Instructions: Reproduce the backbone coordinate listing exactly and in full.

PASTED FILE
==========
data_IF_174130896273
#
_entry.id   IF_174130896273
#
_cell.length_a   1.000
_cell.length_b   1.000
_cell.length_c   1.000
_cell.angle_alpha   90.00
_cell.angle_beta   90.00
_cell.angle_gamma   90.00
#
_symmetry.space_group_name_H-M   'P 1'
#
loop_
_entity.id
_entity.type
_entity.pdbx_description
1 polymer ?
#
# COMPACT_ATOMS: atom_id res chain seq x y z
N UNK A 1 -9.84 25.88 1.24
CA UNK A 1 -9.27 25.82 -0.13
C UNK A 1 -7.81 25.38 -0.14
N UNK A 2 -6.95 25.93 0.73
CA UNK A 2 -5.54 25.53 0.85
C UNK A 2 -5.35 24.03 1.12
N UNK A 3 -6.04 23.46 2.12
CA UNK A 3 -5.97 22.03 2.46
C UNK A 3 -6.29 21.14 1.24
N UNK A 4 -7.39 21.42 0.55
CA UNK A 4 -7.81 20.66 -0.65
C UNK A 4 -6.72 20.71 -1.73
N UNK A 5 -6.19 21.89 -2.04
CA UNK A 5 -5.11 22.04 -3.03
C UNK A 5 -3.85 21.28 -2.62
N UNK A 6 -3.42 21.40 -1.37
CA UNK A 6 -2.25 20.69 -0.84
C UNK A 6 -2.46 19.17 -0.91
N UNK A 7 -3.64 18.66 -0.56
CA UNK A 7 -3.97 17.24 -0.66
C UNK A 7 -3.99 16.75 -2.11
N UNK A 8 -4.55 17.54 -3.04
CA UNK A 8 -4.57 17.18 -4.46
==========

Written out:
data_IF_174130896273
#
_entry.id   IF_174130896273
#
_cell.length_a   1.000
_cell.length_b   1.000
_cell.length_c   1.000
_cell.angle_alpha   90.00
_cell.angle_beta   90.00
_cell.angle_gamma   90.00
#
_symmetry.space_group_name_H-M   'P 1'
#
loop_
_entity.id
_entity.type
_entity.pdbx_description
1 polymer ?
#
# COMPACT_ATOMS: atom_id res chain seq x y z
N UNK A 1 -9.84 25.88 1.24
CA UNK A 1 -9.27 25.82 -0.13
C UNK A 1 -7.81 25.38 -0.14
N UNK A 2 -6.95 25.93 0.73
CA UNK A 2 -5.54 25.53 0.85
C UNK A 2 -5.35 24.03 1.12
N UNK A 3 -6.04 23.46 2.12
CA UNK A 3 -5.97 22.03 2.46
C UNK A 3 -6.29 21.14 1.24
N UNK A 4 -7.39 21.42 0.55
CA UNK A 4 -7.81 20.66 -0.65
C UNK A 4 -6.72 20.71 -1.73
N UNK A 5 -6.19 21.89 -2.04
CA UNK A 5 -5.11 22.04 -3.03
C UNK A 5 -3.85 21.28 -2.62
N UNK A 6 -3.42 21.40 -1.37
CA UNK A 6 -2.25 20.69 -0.84
C UNK A 6 -2.46 19.17 -0.91
N UNK A 7 -3.64 18.66 -0.56
CA UNK A 7 -3.97 17.24 -0.66
C UNK A 7 -3.99 16.75 -2.11
N UNK A 8 -4.55 17.54 -3.04
CA UNK A 8 -4.57 17.18 -4.46